NEW YORK ( LowCards.com) -- If you aren't concerned about someone stealing your online data, you should be. If you have Internet access, you are a potential victim of having your personal information stolen. In the past few years, hackers have broken in and obtained account information for millions of consumers.
Two separate major hacking incidents occurred with Sony (SNE) over the past few weeks. Hackers may have stolen personal information from some 25 million accounts from Sony Online Entertainment. In a separate attack on the PlayStation Network and Qriocity, sensitive details could have been at risk for a reported 77 million customers. Personal information at risk included name, address, email address, birthdate, PlayStation password and login.
|Hackers may have recently stolen personal information from some 25 million accounts from Sony Online Entertainment and from another 77 million customers on the PlayStation Network and Qriocity.|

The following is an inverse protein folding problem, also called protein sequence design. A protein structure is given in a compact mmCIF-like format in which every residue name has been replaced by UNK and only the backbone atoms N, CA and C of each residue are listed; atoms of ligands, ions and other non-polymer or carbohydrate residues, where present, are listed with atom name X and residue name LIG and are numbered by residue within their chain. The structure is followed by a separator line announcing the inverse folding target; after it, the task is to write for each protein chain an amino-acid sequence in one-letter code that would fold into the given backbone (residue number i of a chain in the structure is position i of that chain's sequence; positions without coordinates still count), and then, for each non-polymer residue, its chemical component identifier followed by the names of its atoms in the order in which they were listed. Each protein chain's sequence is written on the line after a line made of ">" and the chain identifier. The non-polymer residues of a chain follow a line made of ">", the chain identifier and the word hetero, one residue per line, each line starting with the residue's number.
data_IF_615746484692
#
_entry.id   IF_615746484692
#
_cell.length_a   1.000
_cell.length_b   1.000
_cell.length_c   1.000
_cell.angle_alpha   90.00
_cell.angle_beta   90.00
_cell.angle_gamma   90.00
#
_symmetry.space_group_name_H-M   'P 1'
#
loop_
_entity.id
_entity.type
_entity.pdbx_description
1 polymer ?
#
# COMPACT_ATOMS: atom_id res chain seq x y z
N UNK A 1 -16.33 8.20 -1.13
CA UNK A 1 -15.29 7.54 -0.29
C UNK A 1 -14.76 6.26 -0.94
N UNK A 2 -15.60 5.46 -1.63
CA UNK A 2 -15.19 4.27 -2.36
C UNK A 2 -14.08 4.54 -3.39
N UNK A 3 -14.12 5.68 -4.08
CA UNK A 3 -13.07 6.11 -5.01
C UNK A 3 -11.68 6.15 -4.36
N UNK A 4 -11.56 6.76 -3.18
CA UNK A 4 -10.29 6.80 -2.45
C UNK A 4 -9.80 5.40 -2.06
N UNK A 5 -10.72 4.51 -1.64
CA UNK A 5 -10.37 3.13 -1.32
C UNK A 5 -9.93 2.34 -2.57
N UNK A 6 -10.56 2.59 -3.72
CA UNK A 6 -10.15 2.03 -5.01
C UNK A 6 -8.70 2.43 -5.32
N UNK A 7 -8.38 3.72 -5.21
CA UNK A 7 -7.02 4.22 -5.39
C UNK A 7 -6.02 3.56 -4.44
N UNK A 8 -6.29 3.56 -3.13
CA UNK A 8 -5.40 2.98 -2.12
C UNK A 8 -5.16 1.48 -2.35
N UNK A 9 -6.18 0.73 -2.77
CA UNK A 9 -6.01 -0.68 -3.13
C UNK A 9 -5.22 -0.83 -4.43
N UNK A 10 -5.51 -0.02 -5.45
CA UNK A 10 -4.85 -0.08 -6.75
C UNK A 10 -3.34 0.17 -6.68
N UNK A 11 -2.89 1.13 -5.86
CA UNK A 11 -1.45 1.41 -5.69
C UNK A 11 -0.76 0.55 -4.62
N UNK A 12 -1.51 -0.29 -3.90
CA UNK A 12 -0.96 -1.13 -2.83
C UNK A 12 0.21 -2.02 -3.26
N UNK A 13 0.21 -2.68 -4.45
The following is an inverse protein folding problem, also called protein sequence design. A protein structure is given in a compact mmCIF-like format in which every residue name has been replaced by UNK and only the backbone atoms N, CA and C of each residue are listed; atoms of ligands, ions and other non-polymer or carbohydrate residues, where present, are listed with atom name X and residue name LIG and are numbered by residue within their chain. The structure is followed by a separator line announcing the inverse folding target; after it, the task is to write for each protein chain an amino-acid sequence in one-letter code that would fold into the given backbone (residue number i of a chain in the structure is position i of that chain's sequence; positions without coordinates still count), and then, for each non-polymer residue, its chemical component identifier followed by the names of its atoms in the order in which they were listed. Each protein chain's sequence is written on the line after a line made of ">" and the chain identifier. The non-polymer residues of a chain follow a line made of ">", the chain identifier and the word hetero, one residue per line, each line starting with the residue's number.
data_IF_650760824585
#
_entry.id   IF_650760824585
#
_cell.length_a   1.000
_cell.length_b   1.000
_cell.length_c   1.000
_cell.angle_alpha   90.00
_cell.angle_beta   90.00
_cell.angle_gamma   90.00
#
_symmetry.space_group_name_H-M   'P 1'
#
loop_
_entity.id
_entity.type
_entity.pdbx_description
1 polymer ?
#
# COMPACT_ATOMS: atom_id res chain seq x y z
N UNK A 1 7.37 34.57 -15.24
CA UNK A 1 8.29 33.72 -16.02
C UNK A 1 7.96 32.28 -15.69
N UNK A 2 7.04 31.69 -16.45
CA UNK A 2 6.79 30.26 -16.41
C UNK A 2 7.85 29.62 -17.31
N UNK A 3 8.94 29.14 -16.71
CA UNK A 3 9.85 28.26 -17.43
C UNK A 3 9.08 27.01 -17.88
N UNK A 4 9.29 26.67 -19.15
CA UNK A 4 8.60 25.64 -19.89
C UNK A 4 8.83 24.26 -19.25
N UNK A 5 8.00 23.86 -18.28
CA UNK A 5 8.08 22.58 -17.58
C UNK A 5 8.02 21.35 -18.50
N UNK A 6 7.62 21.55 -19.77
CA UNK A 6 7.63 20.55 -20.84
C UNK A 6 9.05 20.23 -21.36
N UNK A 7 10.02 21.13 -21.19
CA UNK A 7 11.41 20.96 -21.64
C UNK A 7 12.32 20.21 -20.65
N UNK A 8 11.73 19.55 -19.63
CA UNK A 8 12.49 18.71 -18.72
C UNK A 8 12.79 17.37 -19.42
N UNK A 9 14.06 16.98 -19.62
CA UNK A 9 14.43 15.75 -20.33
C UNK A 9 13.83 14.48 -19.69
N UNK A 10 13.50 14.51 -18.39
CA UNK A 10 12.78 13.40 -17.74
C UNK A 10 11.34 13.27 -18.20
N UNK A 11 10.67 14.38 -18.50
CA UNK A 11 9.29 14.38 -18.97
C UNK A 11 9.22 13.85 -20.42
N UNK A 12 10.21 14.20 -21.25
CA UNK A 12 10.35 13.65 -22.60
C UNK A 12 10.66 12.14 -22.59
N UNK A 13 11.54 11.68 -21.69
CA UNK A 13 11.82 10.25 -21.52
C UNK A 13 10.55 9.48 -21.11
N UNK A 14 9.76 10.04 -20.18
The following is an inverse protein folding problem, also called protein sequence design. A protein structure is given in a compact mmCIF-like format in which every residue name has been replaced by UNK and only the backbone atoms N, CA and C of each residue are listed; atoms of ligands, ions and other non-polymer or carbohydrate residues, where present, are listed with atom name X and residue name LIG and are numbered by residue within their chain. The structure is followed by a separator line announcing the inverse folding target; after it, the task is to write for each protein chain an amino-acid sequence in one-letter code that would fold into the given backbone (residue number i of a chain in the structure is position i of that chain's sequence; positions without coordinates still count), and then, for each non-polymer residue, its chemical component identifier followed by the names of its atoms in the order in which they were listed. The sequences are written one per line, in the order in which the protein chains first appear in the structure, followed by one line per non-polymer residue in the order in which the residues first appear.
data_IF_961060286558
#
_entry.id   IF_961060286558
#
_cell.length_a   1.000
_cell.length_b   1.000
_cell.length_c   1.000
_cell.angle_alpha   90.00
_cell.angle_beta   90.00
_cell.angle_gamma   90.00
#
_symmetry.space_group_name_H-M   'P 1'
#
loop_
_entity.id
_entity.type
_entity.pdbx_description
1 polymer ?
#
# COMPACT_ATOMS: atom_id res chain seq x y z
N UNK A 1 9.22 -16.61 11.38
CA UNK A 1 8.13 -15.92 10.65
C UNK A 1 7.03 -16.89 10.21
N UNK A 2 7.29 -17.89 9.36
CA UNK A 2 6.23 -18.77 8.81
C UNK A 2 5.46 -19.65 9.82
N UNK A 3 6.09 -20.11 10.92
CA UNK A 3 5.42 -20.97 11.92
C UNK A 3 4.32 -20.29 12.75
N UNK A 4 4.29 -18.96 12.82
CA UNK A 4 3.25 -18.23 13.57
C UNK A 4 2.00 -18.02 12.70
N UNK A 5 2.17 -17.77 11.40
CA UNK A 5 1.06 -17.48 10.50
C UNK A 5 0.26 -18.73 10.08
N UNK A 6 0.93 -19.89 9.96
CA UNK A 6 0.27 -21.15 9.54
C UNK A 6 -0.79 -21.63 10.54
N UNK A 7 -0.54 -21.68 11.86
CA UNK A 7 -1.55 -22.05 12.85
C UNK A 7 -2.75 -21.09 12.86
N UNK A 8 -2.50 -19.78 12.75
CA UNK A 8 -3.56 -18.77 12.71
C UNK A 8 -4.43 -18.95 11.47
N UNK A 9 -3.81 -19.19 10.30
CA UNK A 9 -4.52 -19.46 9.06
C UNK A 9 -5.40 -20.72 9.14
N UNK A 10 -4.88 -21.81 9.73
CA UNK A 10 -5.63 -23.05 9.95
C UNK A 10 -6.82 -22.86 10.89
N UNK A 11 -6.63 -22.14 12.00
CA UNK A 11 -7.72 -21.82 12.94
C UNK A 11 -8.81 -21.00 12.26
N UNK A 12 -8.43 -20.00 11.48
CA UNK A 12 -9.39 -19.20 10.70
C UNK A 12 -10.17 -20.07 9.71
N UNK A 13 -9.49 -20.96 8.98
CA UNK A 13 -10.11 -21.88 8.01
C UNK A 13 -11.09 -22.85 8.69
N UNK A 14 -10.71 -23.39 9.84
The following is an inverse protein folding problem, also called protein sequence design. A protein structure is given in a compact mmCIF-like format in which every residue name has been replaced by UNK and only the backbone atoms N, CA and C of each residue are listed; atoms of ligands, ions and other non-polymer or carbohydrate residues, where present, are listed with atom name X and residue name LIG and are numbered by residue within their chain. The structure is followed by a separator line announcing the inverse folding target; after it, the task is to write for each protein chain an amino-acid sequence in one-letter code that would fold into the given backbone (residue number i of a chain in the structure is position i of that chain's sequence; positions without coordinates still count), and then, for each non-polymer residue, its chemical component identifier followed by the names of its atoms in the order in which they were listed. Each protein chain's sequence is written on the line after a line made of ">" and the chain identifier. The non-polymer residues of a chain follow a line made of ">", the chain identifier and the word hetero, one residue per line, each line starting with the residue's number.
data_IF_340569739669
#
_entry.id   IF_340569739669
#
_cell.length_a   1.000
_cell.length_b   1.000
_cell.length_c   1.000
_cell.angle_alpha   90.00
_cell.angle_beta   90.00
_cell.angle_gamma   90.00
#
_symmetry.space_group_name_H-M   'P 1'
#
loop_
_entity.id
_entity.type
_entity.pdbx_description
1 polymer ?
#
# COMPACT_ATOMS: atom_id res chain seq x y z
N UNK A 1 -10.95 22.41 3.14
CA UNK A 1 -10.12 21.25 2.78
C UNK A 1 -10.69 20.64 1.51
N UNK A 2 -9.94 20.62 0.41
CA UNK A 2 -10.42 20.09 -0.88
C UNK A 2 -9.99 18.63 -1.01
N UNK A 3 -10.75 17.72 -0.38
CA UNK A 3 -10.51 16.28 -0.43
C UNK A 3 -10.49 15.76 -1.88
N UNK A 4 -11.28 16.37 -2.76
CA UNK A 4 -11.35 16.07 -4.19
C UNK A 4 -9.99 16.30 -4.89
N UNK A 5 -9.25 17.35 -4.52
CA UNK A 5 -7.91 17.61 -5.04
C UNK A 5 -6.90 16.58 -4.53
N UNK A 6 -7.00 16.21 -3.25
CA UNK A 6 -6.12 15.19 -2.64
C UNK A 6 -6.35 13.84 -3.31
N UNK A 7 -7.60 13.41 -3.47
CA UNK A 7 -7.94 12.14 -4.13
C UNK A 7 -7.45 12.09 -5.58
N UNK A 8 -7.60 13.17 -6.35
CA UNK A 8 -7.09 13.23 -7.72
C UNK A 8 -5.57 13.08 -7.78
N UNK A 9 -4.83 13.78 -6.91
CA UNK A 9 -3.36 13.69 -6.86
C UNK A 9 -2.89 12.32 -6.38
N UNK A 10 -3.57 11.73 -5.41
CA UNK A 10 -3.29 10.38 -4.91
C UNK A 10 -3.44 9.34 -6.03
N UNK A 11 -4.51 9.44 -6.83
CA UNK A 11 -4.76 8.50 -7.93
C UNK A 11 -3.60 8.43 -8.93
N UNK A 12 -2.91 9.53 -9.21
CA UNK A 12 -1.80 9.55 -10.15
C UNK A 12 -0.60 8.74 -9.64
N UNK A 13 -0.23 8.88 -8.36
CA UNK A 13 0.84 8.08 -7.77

In addition, the hackers may have stolen password security answers and credit card information.Sony is certainly not the only major corporation to be the target of a massive heist. Last year, 130 million accounts were stolen from payment processer Heartland Payment Systems (HPY - Get Report). In 2007, 46 million accounts were stolen from TJ Maxx and Marshall's (TJX - Get Report). Even MasterCard (MA - Get Report) had a reported 40 million accounts compromised in 2005. Here are some steps and precautions you can take to protect yourself from online hackers: 1. Change your passwords from time to time. Don't publicly post anything you may use as a password: your birthdate, pet's name, mother's maiden name or your school. Identity thieves can use the information you post to guess your password. 2. Do not email your credit card number to anyone. There are many phishing scams using Sony's name now, but Sony, or any other company, will not contact you and ask for your Social Security number, credit card number or other personal information. Be cautious about opening any attachment or downloading any files from email you get, regardless of what company sent them. You can forward phishing emails to firstname.lastname@example.org. 3. Monitor debt and credit cards for suspicious purchases at least weekly. If you feel your card information was stolen, consider canceling your linked card. Be persistent with watching your accounts; it may be months or even a year before thieves actually use your card. 4. Check your credit reports. You can get one free credit report every year from each of the three credit bureaus online or by calling (877) 322-8228. Stagger these reviews throughout the year in order to catch anything that isn't correct in your account. 5. If you use a wireless router, password protect it and enable the encryption to scramble the data you send online. 6. Use your credit card instead of debit card. Credit cards offer stronger fraud and identity theft protections. 7. If you feel your information has been compromised, place a fraud alert at the three major credit bureaus. Call Experian at 888-397-3742; Equifax at 800-525-6285; and TransUnion at 800-680-7289. Put a security freeze on your files. 8. Ask your bank if it has free software to protect your bank account. Bank of America (BAC - Get Report) offers Trusteer Rapport for its online banking customers. 9. If your information has been stolen, file a complaint with the Federal Trade Commission. The information is used to create a picture of wrongdoing. Unfortunately, the FTC won't get your money back. -- Reported by Bill Hardekopf of LowCards.com.